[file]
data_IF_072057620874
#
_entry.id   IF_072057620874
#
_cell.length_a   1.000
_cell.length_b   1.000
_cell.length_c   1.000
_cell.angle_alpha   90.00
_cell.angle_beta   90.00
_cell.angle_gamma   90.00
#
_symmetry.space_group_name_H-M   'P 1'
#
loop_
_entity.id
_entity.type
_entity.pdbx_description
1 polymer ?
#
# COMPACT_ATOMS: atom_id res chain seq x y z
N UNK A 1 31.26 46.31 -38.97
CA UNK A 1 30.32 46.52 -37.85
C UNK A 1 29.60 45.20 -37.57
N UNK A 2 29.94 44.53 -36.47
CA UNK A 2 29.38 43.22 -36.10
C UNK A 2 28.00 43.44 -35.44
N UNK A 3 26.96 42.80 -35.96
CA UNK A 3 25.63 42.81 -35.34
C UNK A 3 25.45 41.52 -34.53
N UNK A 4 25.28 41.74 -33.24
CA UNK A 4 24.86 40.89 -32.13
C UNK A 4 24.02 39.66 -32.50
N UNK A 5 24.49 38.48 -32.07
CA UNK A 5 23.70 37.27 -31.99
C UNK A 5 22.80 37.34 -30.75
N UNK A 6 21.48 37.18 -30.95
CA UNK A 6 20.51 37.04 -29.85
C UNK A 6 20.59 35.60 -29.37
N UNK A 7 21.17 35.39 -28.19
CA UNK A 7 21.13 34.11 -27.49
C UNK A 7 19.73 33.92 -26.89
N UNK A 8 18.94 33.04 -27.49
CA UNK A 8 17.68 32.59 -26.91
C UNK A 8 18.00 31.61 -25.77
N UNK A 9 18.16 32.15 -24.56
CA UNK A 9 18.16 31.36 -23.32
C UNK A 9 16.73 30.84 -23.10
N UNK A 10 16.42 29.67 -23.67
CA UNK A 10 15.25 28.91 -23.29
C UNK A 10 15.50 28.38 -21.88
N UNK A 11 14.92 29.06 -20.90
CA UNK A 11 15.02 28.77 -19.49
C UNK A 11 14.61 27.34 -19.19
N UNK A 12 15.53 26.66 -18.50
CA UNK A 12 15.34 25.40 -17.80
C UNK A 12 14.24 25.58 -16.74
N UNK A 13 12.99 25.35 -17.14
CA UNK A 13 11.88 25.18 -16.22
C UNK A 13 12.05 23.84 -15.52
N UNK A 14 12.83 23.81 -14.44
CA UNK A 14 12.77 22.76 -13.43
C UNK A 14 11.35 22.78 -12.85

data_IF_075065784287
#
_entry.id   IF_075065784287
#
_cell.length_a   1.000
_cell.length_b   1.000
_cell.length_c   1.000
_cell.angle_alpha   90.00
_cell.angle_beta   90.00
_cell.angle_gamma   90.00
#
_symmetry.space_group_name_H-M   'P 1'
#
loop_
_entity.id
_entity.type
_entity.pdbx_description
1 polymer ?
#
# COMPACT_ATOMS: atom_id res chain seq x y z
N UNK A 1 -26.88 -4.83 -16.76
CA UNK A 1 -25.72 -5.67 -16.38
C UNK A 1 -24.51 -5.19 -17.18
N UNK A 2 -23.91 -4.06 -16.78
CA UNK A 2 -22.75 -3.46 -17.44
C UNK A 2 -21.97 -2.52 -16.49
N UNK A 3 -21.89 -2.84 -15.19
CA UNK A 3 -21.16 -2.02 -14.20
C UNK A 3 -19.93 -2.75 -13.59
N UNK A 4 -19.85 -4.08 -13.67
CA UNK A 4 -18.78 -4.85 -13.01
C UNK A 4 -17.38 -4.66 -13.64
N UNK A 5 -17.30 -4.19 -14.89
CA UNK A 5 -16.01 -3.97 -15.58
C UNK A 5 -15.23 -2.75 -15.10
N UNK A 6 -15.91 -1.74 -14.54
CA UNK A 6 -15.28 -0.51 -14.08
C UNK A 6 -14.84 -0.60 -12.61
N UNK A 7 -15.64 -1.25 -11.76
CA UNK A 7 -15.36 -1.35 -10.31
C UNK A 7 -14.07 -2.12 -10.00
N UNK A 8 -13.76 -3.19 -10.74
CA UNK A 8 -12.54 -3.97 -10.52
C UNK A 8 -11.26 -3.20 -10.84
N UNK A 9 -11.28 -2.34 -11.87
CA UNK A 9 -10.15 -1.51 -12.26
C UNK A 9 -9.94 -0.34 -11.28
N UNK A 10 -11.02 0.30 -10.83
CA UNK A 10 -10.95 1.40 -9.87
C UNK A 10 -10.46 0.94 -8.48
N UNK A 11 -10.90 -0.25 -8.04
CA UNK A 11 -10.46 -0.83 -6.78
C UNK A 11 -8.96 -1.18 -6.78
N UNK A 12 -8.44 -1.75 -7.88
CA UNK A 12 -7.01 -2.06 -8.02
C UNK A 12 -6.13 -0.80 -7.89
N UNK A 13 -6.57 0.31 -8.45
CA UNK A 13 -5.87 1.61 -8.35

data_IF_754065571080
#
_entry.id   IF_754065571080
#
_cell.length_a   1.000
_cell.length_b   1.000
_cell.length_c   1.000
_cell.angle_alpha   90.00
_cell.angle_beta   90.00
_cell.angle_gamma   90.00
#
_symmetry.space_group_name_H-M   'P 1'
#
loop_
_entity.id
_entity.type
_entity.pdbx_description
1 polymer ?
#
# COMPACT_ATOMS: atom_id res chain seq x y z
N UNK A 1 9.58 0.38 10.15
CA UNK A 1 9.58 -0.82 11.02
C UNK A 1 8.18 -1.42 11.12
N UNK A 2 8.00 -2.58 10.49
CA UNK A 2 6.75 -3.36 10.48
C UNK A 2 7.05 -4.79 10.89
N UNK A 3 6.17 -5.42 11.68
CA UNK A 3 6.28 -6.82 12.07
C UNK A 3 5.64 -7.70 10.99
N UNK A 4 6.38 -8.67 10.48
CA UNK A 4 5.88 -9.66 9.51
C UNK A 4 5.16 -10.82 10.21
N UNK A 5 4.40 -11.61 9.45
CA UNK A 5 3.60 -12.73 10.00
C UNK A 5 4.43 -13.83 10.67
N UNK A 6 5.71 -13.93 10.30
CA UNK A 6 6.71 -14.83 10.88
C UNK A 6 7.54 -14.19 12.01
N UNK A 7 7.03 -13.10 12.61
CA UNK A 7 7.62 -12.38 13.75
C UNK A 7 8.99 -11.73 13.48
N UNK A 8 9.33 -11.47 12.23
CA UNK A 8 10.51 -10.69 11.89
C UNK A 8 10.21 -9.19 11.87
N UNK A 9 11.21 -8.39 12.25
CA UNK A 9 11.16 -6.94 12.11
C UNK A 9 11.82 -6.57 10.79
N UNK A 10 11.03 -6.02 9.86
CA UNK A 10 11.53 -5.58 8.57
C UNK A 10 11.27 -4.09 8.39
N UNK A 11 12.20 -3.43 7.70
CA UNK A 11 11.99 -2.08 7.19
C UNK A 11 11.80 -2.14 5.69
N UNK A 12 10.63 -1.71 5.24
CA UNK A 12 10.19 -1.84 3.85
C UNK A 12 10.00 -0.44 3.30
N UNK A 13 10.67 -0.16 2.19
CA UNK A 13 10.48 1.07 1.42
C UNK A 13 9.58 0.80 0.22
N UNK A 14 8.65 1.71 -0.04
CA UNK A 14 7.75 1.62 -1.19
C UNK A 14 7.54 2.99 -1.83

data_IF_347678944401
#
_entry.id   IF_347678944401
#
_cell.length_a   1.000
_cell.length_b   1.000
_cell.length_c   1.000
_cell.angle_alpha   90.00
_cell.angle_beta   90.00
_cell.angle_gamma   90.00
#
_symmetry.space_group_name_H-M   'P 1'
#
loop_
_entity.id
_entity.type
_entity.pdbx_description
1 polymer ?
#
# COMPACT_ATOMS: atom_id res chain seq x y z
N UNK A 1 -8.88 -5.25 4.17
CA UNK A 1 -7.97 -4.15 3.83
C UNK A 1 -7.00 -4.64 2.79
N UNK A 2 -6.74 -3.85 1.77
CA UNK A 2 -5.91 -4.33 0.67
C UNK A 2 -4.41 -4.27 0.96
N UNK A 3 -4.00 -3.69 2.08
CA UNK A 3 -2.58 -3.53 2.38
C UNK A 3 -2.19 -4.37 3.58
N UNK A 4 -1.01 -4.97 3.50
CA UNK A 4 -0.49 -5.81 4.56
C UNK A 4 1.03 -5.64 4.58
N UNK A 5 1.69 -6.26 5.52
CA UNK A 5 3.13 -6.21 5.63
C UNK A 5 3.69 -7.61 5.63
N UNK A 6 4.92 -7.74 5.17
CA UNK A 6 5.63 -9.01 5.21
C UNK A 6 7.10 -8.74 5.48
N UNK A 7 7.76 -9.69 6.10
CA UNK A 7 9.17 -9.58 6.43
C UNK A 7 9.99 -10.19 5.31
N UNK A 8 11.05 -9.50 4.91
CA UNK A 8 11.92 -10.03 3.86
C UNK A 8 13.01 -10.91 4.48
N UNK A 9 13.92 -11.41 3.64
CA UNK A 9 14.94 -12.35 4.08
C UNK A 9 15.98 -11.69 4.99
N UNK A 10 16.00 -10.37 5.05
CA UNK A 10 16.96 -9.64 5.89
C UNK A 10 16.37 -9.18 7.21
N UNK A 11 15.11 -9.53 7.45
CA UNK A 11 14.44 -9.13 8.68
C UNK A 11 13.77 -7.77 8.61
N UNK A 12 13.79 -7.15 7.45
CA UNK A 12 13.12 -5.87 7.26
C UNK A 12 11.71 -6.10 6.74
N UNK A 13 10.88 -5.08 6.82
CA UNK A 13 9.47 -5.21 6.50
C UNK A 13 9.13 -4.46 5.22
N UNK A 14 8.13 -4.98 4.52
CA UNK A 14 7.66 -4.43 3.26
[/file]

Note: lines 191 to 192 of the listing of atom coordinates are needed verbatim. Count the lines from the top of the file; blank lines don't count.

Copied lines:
_cell.angle_beta   90.00
_cell.angle_gamma   90.00